Archive for the ‘GSB Community’ Category

Entrepreneur Info Workshop – Wed. Feb 18th

The GSB Library and the Terman Engineering Library are teaming up to hold another Entrepreneur Information Workshop for the Stanford Venture Studio!

The popular, interactive workshop covers entrepreneurial topics such as:
R&D
Industry Trends
SWOT Analysis
Business Landscape
Investors/Funding
Technical Development
Industry Standards
Patents

Join us on Wednesday, Feb 18th from 12-1pm in B312 RAIL Lab in the GSB Library (Bass Center).

Open to all students & Stanford community members.

*Learn more about the Venture Studio, an application-based collaboration space within the GSB’s Center for Entrepreneurial Studies.

 

Faculty Book Talk – Mon 11/17 – Oyer’s Roadside MBA

Please join us for another Faculty Book Talk on the Roadside MBA: Back Road Lessons for Entrepreneurs, Executives & Small Business Owners. Authored by GSB Professor Paul Oyer, Michael Mazzeo and Scott Schaefer,

Join us for a midday book talk at the Library. Hear Paul Oyer speak about Roadside MBA and enjoy light refreshments on the Library’s 4th floor.

Paul Oyer Book Talk
November 17, 2014
12-1pm
Board Room
4th floor Bass Center

Great Books. Great Room.
This popular event series is designed to showcase faculty publications and encourage GSB community interaction and engagement. The Library’s beautiful  fourth floor sets the scene for an inviting yet informal book talk, Q&A, and reception. All GSB students, staff, faculty & alumni are welcome. 

The Leland Stanford Junior Oak

oakweekendToday, on a day filled with alumni memories, I wish to remember the oldest living tree on campus: the Leland Stanford Junior Oak. Formerly known as the ‘Alumni Oak’ or the ‘Pioneer Oak’, this 227-year old tree collapsed in 2008. However, as in so much of our history, the story does not end there. Though cut down to the trunk the tree survived, and has been making a slow comeback, watched over by the Grounds Department. Located on Serra Street at the corner of the former GSB, still protected by its concrete retaining wall, this much-shortened tree remains an invaluable part of Stanford (and GSB) history. Long may it grow!

Panel event, Oct 20

Please join us at Noon, Monday, October 20 in C-102 for a panel event, Computing at the GSB: Laying the Foundations. Organized by the Oral History Program, the panel will feature Jeffrey Moore (moderator), Charles Bonini, James Miller III and William Sharpe discussing how computing entered into research and teaching. The program will last 90 minutes.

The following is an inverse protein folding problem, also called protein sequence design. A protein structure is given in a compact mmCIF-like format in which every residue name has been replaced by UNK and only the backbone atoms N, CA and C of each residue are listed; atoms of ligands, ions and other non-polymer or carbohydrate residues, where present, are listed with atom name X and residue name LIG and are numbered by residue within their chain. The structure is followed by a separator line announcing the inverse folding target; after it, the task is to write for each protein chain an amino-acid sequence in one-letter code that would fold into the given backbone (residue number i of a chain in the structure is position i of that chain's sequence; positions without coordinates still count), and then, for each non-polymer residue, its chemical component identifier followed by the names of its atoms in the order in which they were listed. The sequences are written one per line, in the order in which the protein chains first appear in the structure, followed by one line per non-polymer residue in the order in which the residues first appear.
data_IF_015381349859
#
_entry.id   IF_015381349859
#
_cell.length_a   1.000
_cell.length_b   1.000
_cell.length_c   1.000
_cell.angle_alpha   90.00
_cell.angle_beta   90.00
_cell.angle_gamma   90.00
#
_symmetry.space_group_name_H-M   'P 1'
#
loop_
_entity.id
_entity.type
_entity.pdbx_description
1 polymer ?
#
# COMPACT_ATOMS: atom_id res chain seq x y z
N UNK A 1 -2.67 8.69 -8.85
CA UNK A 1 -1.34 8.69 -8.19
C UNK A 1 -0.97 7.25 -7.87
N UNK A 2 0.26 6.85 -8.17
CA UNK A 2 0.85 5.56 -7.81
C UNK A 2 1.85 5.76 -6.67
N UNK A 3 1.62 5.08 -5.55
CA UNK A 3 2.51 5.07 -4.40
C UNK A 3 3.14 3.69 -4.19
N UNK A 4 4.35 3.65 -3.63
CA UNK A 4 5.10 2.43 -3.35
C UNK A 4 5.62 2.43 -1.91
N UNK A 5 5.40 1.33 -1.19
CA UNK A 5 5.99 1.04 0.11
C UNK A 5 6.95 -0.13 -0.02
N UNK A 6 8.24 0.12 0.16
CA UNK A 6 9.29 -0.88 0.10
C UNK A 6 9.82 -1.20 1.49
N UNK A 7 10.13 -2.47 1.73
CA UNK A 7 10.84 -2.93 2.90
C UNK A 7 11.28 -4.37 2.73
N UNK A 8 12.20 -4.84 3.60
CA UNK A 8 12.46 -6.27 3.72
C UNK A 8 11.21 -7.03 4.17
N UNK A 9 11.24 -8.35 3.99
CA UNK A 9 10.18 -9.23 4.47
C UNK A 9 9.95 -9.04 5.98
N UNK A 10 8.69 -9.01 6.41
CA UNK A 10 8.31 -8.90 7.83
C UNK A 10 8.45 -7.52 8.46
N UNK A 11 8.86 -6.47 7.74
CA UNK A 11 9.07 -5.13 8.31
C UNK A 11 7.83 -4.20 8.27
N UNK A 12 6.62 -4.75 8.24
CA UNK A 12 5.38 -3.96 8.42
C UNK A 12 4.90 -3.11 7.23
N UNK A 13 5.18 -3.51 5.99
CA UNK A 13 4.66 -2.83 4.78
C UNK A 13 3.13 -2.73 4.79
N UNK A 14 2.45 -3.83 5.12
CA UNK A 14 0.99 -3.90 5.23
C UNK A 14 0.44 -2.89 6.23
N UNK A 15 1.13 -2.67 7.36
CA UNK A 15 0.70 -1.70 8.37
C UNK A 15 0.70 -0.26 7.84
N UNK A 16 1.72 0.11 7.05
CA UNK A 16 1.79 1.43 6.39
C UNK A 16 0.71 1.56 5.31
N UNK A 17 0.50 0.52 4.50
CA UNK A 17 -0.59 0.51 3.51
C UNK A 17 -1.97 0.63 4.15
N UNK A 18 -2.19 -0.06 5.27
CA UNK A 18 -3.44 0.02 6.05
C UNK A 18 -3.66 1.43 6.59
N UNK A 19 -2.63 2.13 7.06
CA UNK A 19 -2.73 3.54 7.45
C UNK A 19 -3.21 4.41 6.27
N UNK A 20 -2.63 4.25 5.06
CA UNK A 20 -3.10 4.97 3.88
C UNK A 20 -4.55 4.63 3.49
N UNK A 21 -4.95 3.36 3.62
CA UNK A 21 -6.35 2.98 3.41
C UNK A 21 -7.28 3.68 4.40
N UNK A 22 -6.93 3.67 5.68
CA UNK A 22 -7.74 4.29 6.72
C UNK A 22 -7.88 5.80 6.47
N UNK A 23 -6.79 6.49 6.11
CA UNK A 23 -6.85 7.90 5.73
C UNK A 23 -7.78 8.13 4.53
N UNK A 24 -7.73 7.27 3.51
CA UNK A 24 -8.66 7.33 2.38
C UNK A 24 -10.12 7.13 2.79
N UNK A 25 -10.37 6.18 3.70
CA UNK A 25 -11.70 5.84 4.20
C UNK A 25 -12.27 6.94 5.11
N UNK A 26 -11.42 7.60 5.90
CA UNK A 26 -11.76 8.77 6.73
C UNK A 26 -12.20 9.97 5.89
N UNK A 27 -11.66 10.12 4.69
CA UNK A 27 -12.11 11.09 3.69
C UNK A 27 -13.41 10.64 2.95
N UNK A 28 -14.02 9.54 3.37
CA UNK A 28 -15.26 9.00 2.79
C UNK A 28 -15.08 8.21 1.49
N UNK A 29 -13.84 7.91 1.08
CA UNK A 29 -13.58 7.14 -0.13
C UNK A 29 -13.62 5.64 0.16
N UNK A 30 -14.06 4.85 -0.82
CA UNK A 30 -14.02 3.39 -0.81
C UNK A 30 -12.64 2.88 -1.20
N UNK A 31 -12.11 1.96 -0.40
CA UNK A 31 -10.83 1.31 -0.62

Panel event, October 20

On Monday October 20 from Noon to 1:00 the GSB Oral History Program will present a panel discussion on the introduction of computing and its incorporation into the life of the school. Titled “Computing at the GSB: Laying the Foundations”, the event will be held in room C-102 at the Knight Management Center, and is open to everyone. Panelists will include Jeffrey Moore (moderator), Charles Bonini, James Miller III and William Sharpe, who will reflect on how computing became important for teaching and research at the GSB.

Mind the gap!

New research from Stanford suggests that America’s cities are becoming increasingly segregated by educational levels. According to a paper by Rebecca Diamond, Asst Prof of Economics at the Graduate School of Business, America’s cities are dividing themselves into two groups, with college-educated workers living in “desirable” places that less-educated Americans cannot afford. “High-skill workers value communities where the amenities are considerable, “Diamond said in an interview. “The non-college educated value these areas, but they cannot afford the housing.” Coming on the tail of Thomas Piketty’s book Capital in the Twenty-first Century and its discussion of income disparities,  is this yet another fact on the pile to suggest that an economic crack in America is widening into a sociological Grand Canyon?

Our GSB Heritage

Beginning today, the Library will be posting featured “cameos” on past GSB faculty who made a lasting impact on the School, under the title  Our GSB Heritage. First up is George Leland “Lee” Bach (1915-1994), a seminal figure in the academic transformation of the GSB during the 1960s and 1970s. Bach is widely recognized as one of the driving spirits behind the evolution of the GSB in the wake of the famous Gordon-Howell report of the late ’50s (co-authored by the GSB’s James Howell.)  Bach’s influence was widely felt, not only at the GSB but across other institutions of American higher learning. “Words are inadequate to express the tremendous impact Lee Bach has had on management education throughout his entire career,” said former Dean Arjay Miller at the time of Bach’s retirement in 1983.  Not only an administrative force, Bach was also a master instructor, winning in 1979 the Walter J. Gores Award, Stanford University’s highest award for excellence in teaching.  Stay tuned for future cameos on the GSB Our History webpage.


 


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